Strymon Book Club: This Is Your Brain on Music by Daniel Levitin

Book Club: This is Your Brain on Music
Hello!

Welcome to my Strymon Book Club. I have looked several times for a local book club, but most often the books being read are not things I’m interested in. I wanted to read more music books, and thought you all would be the perfect book club companions. I’m not going to be reviewing books, just discussing, sharing stories, and learning from your insights. Below is the first book I chose: This is Your Brain on Music: The Science of a Human Obsession by Daniel J. Levitin.

Let’s start!

Do you remember that one powerful moment with music that you had as a youth?

Daniel J. Levitin shares in the Introduction:


“I had never before heard the depth that I could hear in the headphones—the placement of instruments both in the left-right field and in the front-back (reverberant) space.”


My moment was: My mother DJ’d parties and had those big Cerwin Vega speakers you could fill a hall with. I had a long dresser. A very long dresser. I would put one speaker on one end and the other speaker on the other end and face them towards each other, and then lie down between them and get enveloped by the music. I imagine that all the audiophiles out there are cringing at the thought of this—probably the worst way to position your speakers! But for me it made me feel like I was part of the music, totally one with it.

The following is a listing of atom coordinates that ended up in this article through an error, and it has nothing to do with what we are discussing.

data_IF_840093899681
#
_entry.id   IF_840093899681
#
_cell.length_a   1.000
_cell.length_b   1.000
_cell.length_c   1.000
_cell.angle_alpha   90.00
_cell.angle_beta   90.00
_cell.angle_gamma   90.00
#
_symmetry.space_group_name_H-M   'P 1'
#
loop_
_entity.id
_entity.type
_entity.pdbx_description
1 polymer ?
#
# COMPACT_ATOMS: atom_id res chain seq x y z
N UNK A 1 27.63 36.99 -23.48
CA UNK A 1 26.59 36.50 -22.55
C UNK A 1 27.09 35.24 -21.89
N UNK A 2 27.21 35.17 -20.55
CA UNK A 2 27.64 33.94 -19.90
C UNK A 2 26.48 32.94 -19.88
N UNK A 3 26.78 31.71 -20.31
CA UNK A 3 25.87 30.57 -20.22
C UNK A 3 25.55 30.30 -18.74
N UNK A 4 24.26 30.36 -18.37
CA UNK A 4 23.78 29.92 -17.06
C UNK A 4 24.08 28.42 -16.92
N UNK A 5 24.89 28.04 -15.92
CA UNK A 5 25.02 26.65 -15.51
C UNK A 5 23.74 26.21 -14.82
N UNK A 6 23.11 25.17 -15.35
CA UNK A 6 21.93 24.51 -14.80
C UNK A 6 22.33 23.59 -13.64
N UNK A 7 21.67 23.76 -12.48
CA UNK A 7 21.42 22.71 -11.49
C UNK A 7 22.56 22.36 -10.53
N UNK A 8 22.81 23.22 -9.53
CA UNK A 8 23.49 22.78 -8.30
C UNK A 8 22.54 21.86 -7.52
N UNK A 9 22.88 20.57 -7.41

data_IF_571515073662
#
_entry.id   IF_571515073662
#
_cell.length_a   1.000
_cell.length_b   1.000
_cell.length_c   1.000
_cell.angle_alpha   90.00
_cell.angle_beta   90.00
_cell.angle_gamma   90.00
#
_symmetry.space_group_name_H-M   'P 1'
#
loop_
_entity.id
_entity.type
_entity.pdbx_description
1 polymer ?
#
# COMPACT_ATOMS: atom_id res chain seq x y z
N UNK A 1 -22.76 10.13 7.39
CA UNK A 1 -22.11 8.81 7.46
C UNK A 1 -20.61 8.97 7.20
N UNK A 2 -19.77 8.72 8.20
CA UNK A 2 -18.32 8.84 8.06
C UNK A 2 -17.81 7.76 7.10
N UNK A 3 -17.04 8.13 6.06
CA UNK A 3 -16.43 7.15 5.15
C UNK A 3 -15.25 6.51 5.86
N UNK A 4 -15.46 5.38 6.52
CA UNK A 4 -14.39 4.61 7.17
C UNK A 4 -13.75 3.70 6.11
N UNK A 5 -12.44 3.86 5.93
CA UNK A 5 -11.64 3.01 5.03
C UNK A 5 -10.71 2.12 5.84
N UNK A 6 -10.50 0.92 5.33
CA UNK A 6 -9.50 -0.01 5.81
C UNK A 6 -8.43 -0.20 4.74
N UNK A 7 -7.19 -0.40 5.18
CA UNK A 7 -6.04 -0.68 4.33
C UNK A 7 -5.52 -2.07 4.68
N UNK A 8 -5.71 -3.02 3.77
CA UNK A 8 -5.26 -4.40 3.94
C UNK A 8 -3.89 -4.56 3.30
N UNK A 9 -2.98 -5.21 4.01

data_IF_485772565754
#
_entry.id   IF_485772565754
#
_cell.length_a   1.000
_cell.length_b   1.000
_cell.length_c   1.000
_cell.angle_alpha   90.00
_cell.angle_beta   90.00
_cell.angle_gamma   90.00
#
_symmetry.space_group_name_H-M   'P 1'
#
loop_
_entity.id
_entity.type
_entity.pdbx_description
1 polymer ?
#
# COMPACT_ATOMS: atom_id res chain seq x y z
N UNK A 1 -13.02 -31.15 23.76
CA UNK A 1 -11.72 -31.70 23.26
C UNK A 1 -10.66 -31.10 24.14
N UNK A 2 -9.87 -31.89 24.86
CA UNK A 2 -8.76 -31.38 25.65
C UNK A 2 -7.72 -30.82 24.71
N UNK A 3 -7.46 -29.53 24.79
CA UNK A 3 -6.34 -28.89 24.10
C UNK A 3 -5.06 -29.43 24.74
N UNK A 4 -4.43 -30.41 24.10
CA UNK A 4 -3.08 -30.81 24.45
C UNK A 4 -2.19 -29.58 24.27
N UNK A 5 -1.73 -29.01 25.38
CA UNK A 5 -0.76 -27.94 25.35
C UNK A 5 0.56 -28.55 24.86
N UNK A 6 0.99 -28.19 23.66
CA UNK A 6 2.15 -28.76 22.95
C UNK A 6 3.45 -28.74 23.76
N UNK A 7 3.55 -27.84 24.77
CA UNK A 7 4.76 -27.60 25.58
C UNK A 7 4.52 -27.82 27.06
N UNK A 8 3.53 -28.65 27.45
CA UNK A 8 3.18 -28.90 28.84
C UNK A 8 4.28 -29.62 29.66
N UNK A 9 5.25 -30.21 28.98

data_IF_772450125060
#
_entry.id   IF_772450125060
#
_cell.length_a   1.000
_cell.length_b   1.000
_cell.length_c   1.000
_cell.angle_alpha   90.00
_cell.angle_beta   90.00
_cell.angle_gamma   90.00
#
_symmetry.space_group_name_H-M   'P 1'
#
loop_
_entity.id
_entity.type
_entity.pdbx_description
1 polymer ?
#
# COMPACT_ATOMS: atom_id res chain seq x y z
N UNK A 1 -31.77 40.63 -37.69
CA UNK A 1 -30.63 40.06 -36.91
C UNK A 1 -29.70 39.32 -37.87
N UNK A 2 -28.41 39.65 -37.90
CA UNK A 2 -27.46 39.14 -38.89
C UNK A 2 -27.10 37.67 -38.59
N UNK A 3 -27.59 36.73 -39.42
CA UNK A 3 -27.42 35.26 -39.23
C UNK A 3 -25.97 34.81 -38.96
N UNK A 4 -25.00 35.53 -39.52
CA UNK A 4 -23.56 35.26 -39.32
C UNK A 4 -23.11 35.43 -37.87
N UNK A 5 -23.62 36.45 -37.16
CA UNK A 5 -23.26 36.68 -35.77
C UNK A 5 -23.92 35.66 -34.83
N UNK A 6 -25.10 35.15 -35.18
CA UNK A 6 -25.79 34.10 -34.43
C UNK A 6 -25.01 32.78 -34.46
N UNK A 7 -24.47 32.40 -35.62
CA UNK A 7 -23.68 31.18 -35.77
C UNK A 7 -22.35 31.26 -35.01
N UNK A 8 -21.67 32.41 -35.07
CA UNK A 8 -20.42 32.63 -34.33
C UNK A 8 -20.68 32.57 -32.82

If you have a moment please share it below.

This book will have your brain churning as you turn each page. This can feel a bit strange because you become hyperaware of your brain churning as you read more and more about how our brains work. What I love most about our brains and about us as humans is that even as you learn more about the brain, you continually get the sense that so much of our mind is not definite, and that there is much more to be discovered, as well as things that will never be discovered.

In Chapter 2, pg.74 Dr. Levitin says:


“Musicians refer to the pleasing-sounding chords and intervals as consonant and the unpleasing ones as dissonant.”


I feel like the majority of you create music that many would consider consonant, which I will admit makes my job wonderful, because I love listening to all the music you share with us.